Such obduracy Overs extended to include his two-legged fellow creatures. So avaricious was he that he would feign death so that his servants would not “be so unnatural as to partake of food whilst his body was above ground, but would lament his loss, and observe a rigid fast.” But rather than lament the death of their master, the servants threw open his cupboards and “indulged in huge slices of cheese. ” So joyful were they that they “even ventured to cast aside the parings, and to take copious draughts of the miser’s ale.” Wrapped in his death shroud, Overs could only lie mutely by and suffer “their mutinous disrespect.”

Yet Overs found he could endure this saturnalia but briefly. Enraged by the pillaging of his larder he started up, intending to chastise his perfidious servants. Thinking he was seeing Over’s ghost, one of them caught hold of an oar, and smashed the poor miser’s brains from his head. The servant, however, never suffered punishment for his action. A novel bit of legal reasoning secured his acquittal. It was determined that Overs, “who thought only to counterfeit death, occasioned it in earnest,” and was therefore “the prime cause of his own death.” The festivities, Merryweather happily reports, continued unabated.

Should a spirit of thrift take hold of you, consider preparing this casserole known as Ffest Y Cybydd, or “The Miser’s Feast,” the recipe for which appears in Bobby Freeman’s guide to Welsh cuisine, First Catch Your Peacock (1996).

The Miser’s Feast (Ffest Y Cybydd)

Cover the bottom of a saucepan with peeled potatoes (whole) and a sliced onion, with a little salt. Cover with water and bring to a boil. When the water is boiling, place on top of the potatoes and onion a few slices of bacon or a piece of ham, replace the lid and allow to simmer till the potatoes are cooked, when most of the water will be absorbed.

The Curious Career of the Cambridge Book-Fish

Of the various vegetable hawkers, meat sellers, poulterers and pastry vendors crying up their wares the morning of June 23, 1626, the loudest outburst issued from a fishmonger. Her shout was not, however, one solicitous of traffic but expressive of surprise; for in the stomach of one cod, sliced, salted and ready for sale, she spied a prodigy so arresting as to bring the shoppers of the great Cambridge market stampeding to her stall: a small book wrapped in sail cloth.

“I saw all with mine own eyes, the fish, the maw, the piece of sail cloth, the book, and observed all I have written,” remarked one eyewitness in a letter, who hastened to add that he observed “not the opening of the fish, which not many did, being upon the fish-woman’s stall in the market.” Indeed, the fish-woman was alone with the cod for some time. It was she “who first cut off [its] head” and noticed that it seemed “much stuffed with somewhat.” Having aroused curiosity, it was duly searched and the contents “found as aforesaid.” Yet lest there arise any suspicion of funny business the eyewitness adds, “He that had had his nose as near as I yester morning, would have been persuaded there was no imposture here without witness.”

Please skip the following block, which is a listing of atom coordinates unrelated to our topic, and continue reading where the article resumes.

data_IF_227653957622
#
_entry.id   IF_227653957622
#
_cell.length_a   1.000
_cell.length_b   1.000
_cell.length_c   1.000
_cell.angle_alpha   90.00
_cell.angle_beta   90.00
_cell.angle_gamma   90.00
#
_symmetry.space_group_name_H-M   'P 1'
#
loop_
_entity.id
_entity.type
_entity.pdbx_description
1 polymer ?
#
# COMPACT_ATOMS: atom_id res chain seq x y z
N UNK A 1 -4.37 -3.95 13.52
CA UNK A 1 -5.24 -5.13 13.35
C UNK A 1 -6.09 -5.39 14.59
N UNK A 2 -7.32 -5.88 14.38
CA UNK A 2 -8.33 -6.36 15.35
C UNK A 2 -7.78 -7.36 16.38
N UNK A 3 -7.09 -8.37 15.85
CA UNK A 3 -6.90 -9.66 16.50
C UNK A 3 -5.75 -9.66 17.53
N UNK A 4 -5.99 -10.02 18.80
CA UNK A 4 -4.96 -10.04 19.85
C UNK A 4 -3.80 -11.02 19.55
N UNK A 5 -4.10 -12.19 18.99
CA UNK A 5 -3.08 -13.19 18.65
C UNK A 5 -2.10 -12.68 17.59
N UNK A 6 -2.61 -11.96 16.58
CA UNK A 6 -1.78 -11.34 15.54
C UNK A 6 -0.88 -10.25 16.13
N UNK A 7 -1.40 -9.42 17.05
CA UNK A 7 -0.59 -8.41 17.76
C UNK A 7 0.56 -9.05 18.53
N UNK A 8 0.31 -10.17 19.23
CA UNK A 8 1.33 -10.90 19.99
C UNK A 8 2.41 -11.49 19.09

Whether an imposture was indeed pulled off remains a matter of speculation. It was determined, however, that this curious find, which was “much soiled, and covered with slime,” was penned by one John Frith, an adherent of the “reformed religion.” Condemned for his heretical beliefs, Frith composed his text while imprisoned in a fish cellar in Oxford. His was a mostly solitary confinement, his cellmates having succumbed to “the impure exhalations of unsound salt fish.” One supposes that just before his removal to the Tower of London, where in 1533 he was burned at the stake, Frith slipped his work into one of the fish that shared his quarters.

Frith’s book, a duodecimo volume of religious treatises, endured this second confinement for almost a century, commingling matters of the spirit with decidedly less wholesome vapors. Upon its fortuitous discovery, authorities at Cambridge commissioned a reprint. Rechristened Vox Piscis, or The Book-Fish, it featured a frontispiece depicting emblems of that fateful market morning — a stall, a cod, a knife, and a book.

A summer meal of salted codfish ought not to encourage schisms. Folks of all confessions will enjoy this recipe for salted cod with egg sauce, which appears in The Experienced English Housekeeper (1769). After all, they have far less at stake than did poor John Frith.

Salted Cod with Egg Sauce

To dress a Salt Cod.

Steep your salt Fish in Water all Night, with a Glass of Vinegar, it will fetch out the Salt, and make it eat like fresh Fish, the next Day boil it, when it is enough, pull it in streaks into your Dish, then pour Egg Sauce over it, or Parsnips boiled and beat fine, with Butter and Cream; send it to the Table on a Water Plate, for it will soon grow cold.

To make Egg Sauce for a Salt Cod.

Boil four Eggs hard, first half chop the Whites, then put in the Yolks, and chop them both together, but not very small, put them into half a Pound of good melted Butter, and let it boil up, then pour it on the Fish.

Fanfare for a Common Fungus: The "Trumpet of Death"

Depending on the region, June heralds the arrival of a coal-black mushroom known variously as the “trumpet of death,” the “horn of plenty” or “black chanterelles.” The fruiting bodies of this mushroom encircle oaks and tend to bunch under rhododendrons, proliferating seemingly overnight and disappearing usually within a week.